BRANSON, Mo. In this image, taken from video provided by Trent Behr, shows two duck boats on Table Rock Lake near Branson, Mo., during a severe thunderstorm on Thursday, July 19, 2018. One of the duck boats carrying 29 passengers and two crew members capsized and sank, and authorities confirmed that 17 people died in the accident. (Trent Behr, shows two duck boats on Table Rock Lake near Branson, Mo., during a severe thunderstorm on Thursday, July 19, 2018. One of the duck boats carrying 29 passengers and two crew members capsized and sank, and authorities confirmed that 17 people died in the accident. Trent Behr )
The scene after a duck boat sinks, killing 17 during a storm near Branson, Mo.
Many tourists riding similar boats in the District on Friday were undeterred by news of the fatal event in Missouri, viewing it as an isolated occurrence.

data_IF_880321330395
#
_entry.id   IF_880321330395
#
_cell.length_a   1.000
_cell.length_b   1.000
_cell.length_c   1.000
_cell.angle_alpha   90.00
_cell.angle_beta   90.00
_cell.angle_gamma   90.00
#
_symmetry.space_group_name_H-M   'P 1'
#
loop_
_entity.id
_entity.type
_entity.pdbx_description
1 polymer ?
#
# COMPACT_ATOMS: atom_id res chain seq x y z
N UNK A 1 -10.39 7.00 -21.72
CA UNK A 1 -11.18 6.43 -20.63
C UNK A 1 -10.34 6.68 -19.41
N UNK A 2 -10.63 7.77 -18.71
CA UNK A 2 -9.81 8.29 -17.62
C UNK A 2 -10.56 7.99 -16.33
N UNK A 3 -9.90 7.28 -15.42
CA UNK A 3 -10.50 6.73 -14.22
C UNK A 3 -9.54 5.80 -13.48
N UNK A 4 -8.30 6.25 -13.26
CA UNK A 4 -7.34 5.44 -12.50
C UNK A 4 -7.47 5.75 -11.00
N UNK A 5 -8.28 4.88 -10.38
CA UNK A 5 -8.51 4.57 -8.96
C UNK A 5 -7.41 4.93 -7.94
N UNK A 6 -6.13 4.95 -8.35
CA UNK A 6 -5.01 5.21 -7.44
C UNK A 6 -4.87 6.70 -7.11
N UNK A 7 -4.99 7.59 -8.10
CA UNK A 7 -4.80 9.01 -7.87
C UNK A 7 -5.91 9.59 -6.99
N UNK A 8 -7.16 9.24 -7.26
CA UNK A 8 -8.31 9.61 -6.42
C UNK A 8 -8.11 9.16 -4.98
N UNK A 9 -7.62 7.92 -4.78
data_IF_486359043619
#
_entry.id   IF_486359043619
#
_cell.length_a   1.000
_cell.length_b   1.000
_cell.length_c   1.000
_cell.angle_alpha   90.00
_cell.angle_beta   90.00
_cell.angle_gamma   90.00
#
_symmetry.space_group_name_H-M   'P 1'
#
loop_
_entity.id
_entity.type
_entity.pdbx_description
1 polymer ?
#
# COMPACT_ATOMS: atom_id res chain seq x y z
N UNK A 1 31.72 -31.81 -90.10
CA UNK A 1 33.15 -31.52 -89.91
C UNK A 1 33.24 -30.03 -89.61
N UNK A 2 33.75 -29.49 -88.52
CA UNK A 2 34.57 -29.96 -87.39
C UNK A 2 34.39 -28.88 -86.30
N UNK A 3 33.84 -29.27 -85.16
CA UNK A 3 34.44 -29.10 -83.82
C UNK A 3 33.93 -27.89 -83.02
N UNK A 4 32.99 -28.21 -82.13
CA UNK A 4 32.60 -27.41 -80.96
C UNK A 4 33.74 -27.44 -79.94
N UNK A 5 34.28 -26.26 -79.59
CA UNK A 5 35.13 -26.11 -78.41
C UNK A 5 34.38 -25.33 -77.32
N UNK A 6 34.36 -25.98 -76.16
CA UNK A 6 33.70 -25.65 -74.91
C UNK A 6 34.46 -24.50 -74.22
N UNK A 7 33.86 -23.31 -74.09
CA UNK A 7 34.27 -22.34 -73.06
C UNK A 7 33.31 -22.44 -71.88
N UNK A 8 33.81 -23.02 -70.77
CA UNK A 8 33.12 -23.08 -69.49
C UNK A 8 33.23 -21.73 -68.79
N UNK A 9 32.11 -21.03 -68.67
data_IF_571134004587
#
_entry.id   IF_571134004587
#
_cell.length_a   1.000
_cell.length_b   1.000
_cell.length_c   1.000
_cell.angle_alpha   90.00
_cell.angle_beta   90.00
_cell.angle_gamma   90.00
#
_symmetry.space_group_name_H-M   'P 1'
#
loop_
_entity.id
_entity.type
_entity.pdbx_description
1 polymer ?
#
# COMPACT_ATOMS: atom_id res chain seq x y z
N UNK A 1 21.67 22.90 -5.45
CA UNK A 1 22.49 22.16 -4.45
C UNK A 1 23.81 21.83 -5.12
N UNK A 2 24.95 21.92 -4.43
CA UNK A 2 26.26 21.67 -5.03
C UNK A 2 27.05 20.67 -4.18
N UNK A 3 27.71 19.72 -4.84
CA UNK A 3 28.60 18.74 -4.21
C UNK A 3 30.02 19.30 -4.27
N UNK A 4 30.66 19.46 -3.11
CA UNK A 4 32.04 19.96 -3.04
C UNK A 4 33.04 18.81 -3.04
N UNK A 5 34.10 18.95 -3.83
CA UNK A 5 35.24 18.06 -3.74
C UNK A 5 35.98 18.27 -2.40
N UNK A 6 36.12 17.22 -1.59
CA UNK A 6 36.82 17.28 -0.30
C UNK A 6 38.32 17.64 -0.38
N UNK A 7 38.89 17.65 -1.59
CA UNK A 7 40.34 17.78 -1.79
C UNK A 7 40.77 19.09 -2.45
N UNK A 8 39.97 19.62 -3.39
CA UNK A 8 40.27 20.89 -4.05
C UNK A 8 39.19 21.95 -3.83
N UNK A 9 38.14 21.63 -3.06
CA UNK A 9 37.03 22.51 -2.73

As a fleet of boats operated by DC Ducks filed into Union Station on Friday afternoon, the Valdonedo family disembarked with wide smiles. The vacationers from Panama planned to stay in the nation’s capital for a week, and they said they had no intention of changing their plans to ride the duck boat.
“One random accident doesn’t mean they’re a bad company,” said Gabby Valdonedo, 25. “It’s a good way to see the city.”
Her sister, Monique Valdonedo, 19, added that duck boats are “way more fun than going down the Metro.”
But other tourists expressed some concern about the amphibious tours. Tiffany Li, 19, was visiting Washington with a friend on Friday and considered taking a DC Duck tour to pass time before their train back to New York.
“Clearly it’s a safety issue,” said Kume. “The boats don’t seem that stable, but tourists don’t know any better. They just pay to have fun.”
Li compared the danger to riding a roller coaster at an amusement park. “You don’t want to question things when you’re having a good time, so you just don’t think about it,” she said.
Ultimately, they decided against taking the tour, though Li said the decision was based more on money than safety.